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More support for science projects and young scientists

Zhang Yangfei
Updated: May 26,2021 07:19 AM    China Daily

China plans to widen the scope of, and give more support to, science projects led by young scientists. Earlier this month, the Ministry of Science and Technology released the 2021 guideline for applications for national key R&D programs, covering a wide range of areas, from new strategic electronic materials and rare earth new materials to high-end smart materials, and Earth observation and navigation.

Zheng Jianjian, an official from the ministry's Department of Resource Allocation and Management, said the aim is to dedicate about 80 percent of the initiative to setting up special projects for young scientists, and supporting more than 230 teams of young scientists this year.

According to the ministry's data, the government allocated 874 million yuan ($136.15 million) for 235 projects for young scientists during the 13th Five-Year Plan (2016-20) period, and under the national key R&D programs, projects in eight key areas were established for young scientists, including nanotechnology, synthetic biology and digital diagnosis equipment development.

"The plan aims to establish more projects, with a wider scope, for young scientists to further expand the fields of study for young researchers and to train more outstanding talents through a national-level platform," Zheng said.

Young researchers can participate in different fields of studies by choosing different research topics under separate projects, or in independent projects with no subordinate research topics, and without any budget evaluation, according to Zheng.

Unlike basic research projects funded by the National Natural Science Foundation, the key national R&D programs for young scientists will focus on major strategic tasks of the country and will be more demand-driven and goal-oriented, he said.

However, there is an age limit for the applicants. For frontier research areas, male applicants should be below 35 years of age and females below 38. For other fields, the age limit is below 38 for men and below 40 for women.

Addressing a news briefing while introducing China's next plan for innovation-driven development in February, Xie Xin, head of the ministry's Department of Resource Allocation and Management, said: "Young people will be the main force advancing science and technology during the 14th Five-Year Plan (2021-25) period. We should give them a higher and bigger platform, let them undertake independent tasks, take the lead in organizing national projects, and be bold and innovative in the process."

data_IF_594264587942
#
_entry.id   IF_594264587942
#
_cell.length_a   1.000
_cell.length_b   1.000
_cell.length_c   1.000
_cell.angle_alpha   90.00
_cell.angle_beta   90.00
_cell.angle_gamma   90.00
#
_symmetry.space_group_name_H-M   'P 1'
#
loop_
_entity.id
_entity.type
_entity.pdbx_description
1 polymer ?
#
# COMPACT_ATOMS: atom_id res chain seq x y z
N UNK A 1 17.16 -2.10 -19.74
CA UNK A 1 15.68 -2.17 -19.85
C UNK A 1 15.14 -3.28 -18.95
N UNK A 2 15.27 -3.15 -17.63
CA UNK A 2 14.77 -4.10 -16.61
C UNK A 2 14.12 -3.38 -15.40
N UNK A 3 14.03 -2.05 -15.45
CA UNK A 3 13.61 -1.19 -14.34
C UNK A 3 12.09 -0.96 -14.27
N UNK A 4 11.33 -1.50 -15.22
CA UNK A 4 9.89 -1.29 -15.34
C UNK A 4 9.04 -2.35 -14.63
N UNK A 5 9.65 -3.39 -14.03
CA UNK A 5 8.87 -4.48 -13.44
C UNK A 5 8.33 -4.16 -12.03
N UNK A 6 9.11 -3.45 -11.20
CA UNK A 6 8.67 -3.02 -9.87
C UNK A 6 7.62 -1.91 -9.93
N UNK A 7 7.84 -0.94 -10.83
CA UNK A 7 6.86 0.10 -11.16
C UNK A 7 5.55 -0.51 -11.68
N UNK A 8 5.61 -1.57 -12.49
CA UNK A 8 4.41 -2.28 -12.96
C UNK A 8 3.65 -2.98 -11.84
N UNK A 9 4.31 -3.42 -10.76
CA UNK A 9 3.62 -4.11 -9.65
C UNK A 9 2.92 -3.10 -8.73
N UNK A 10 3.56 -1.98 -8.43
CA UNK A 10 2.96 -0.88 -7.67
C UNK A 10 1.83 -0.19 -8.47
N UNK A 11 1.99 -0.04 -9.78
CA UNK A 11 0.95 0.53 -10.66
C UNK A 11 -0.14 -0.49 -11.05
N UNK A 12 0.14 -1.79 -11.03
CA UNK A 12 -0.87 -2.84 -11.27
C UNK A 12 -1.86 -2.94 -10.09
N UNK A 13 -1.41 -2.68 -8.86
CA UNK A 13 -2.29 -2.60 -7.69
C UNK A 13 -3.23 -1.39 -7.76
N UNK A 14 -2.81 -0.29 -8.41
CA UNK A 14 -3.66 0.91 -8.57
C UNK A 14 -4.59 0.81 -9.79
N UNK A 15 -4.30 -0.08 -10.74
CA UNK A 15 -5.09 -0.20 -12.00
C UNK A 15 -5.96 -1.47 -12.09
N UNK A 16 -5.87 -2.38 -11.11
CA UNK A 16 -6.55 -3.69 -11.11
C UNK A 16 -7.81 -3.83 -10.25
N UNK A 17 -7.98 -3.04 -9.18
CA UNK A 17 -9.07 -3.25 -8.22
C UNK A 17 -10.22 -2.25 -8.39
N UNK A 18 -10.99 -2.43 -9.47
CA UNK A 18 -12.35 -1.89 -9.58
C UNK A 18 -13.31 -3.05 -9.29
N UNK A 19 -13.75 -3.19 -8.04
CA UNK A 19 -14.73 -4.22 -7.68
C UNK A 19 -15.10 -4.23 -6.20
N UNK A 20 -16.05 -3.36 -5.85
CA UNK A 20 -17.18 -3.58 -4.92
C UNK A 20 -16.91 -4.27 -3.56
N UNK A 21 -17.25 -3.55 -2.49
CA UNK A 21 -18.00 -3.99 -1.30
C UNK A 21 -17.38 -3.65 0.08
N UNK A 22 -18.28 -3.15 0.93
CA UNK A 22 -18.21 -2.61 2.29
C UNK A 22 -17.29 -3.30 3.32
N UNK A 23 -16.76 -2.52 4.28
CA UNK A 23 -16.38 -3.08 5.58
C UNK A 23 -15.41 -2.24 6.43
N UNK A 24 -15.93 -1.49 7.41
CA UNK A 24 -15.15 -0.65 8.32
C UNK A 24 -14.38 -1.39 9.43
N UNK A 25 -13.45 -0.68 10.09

The guideline was issued as part of the 14th Five-Year Plan, which was adopted in March at the annual session of the National People's Congress. It is aimed at building a high-level talent pool of young scientists with international competitiveness.

Some academic institutions have already started inviting young talents to apply for the programs. For example, East China Normal University held a meeting in April, asking young researchers at the university to make full use of the preferential policy and build strong teams to apply and contribute to the country's scientific and technological development.

Some local governments, too, have issued policies to encourage youths to engage in innovation-oriented research. In April, Chongqing issued 17 concrete measures to attract and cultivate talents aged below 40. The Chongqing local government plans to select at least 100 young talents each year and give them incentives and funds of up to 400,000 yuan for research. As for young entrepreneurs, they can apply for interest-free loans of up to 2 million yuan loans, and high-quality entrepreneur projects can get an extra 500,000 yuan.

The other advantages include allowances, housing, vocational training and entrepreneurial guidance, which are aimed at creating a more favorable environment for young talents to engage in research and innovation.

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